ZANLA’s commander, Mr Josiah Tongogara, died in the early hours of Boxing Day when the car in which he was travelling from Maputo to his headquarters in Chimoio collided with another vehicle. “Foul play is not suspected,” an informed source said in Salisbury last night. “It was a straight forward traffic accident.”
“At the Lancaster House conference (in London) British people who got to know him recognised him as the biggest figure who tried to make the settlement talks work,” the source said.
Mr Tongogara, widely regarded as the most prominent military man in the Patriotic Front alliance, was born in Selukwe now Shurugwi in 1938 – where the Minister Without Portfolio, Mr Ian Smith, has a farm – and left school after passing Standard Six.
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In 1960 he went to Zambia to study book-keeping. He abandoned these studies to join the nationalist movement.
He studied guerrilla warfare in China and after further travels in the Middle East and a period during which he studied politics, he became ZANLA’s military supremo.
He was in the news in 1974 when he attended talks in Lusaka by various Black Nationalist leaders, and again in 1975, when he was imprisoned for suspected complicity in the murder of Mr Herbert Chitepo, ZANU’s chairman, who was killed in a car bomb blast in Lusaka.
His death was confirmed by ZANU (Mugabe) military sources in Maputo yesterday. He was married with three children.
LESSONS FOR TODAY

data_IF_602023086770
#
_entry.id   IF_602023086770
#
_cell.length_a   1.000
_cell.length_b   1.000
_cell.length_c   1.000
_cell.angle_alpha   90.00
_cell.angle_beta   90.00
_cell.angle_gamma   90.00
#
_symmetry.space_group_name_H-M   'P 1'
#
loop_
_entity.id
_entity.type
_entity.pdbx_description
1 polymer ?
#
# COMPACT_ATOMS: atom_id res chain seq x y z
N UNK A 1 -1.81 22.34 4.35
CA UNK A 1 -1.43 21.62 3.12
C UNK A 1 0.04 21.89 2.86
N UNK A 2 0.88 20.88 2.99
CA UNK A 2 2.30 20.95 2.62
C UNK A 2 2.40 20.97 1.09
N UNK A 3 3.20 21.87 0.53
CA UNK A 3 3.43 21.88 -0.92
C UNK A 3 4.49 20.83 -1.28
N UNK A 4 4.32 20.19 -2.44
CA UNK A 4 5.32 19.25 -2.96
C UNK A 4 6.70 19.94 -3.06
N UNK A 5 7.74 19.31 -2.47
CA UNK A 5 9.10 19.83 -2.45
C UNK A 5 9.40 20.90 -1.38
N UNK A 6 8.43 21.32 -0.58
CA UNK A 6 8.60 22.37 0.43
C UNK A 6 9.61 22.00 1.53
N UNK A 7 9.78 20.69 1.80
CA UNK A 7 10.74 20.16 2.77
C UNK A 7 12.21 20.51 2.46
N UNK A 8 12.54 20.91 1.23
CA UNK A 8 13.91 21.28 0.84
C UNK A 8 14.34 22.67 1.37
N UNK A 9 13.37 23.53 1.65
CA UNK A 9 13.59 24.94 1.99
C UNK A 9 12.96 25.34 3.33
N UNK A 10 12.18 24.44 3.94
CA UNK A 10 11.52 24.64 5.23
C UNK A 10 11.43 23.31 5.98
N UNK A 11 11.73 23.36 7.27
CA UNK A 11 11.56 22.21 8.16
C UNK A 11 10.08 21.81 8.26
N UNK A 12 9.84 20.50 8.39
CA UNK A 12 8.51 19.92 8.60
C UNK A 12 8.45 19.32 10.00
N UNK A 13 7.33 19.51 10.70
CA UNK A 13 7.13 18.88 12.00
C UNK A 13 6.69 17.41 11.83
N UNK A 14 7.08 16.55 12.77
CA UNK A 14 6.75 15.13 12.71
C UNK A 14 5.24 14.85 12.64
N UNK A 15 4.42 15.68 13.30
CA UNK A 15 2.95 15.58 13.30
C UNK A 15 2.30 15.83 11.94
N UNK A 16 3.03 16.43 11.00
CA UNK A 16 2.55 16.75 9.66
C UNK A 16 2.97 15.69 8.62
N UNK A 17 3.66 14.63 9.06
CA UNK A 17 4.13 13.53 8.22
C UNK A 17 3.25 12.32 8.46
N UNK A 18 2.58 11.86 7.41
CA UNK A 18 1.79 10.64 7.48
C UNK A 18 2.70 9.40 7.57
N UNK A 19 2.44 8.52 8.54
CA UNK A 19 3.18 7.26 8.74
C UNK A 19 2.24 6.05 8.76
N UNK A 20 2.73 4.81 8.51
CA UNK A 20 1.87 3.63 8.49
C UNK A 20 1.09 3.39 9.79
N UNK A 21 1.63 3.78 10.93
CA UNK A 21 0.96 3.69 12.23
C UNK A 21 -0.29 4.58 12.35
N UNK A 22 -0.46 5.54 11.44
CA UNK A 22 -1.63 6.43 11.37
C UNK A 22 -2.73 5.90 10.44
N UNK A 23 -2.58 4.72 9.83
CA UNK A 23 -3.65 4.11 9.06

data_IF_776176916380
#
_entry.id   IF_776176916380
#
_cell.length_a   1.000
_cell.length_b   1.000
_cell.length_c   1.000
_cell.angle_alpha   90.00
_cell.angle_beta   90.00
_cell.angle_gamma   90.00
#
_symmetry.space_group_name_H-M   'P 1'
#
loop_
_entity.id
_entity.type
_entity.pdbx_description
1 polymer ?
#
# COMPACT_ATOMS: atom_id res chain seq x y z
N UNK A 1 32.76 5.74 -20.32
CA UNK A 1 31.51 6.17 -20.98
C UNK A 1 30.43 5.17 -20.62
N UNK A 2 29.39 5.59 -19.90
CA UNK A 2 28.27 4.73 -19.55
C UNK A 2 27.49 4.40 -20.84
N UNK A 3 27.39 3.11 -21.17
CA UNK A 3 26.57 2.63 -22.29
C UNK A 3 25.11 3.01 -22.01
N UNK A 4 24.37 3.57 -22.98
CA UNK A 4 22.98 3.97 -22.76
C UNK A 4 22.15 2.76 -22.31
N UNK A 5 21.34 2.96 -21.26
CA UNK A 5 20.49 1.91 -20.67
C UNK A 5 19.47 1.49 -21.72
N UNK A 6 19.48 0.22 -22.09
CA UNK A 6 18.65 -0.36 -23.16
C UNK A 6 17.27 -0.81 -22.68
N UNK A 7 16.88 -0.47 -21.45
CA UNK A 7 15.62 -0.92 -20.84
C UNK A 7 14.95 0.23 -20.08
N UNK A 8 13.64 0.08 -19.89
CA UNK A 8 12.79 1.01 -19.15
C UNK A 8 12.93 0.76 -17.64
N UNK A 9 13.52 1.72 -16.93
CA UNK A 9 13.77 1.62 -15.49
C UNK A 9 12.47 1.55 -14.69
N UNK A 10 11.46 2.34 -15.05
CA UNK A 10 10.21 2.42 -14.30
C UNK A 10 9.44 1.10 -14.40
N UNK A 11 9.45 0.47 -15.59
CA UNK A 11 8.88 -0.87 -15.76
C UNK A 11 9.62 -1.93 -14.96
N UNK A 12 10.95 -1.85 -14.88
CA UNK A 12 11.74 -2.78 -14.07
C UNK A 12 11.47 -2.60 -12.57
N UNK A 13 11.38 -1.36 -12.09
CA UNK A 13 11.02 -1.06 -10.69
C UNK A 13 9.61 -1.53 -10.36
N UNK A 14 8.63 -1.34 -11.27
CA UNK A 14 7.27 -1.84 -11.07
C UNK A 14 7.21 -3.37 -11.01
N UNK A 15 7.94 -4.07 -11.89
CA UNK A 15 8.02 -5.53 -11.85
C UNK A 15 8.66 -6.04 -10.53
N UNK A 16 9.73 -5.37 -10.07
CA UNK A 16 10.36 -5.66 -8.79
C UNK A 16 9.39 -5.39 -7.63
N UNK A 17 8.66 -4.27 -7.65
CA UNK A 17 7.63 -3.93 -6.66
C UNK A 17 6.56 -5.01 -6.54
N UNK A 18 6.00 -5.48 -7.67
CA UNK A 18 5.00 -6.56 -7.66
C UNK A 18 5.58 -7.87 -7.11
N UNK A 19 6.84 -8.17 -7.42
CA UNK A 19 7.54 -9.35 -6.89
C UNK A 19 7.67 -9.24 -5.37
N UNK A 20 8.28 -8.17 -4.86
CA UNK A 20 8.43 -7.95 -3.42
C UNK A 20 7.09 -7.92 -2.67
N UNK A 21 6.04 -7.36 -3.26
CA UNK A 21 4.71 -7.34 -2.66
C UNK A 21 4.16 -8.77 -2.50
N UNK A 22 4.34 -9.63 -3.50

This week marks the 42nd anniversary of the death of one of the luminaries of the liberation struggle – Josiah Magama Tongogara. He was a larger than life figure.
Since then, the Josiah Magama Tongogara Legacy Foundation has been set up to advance his vision.
Cde Tongo, as he was affectionately known, was a revolutionary whose vision was to establish a free and democratic Zimbabwe devoid of discrimination and oppression on the basis of one’s skin colour.
There are a number of conspiracy theories about his death. The allegations and counter-allegations need to be verified and fully investigated. We have said it before and say it again, that certain classified information need to be declassified. Museums in the region and overseas have more information about our heroes than our local information resource centres.
His widow, Senator Angeline Tongogara and son were among the first to surrender his service pistol to the Museum of African Liberation under construction by the Institute of African Knowledge in Harare.-Herald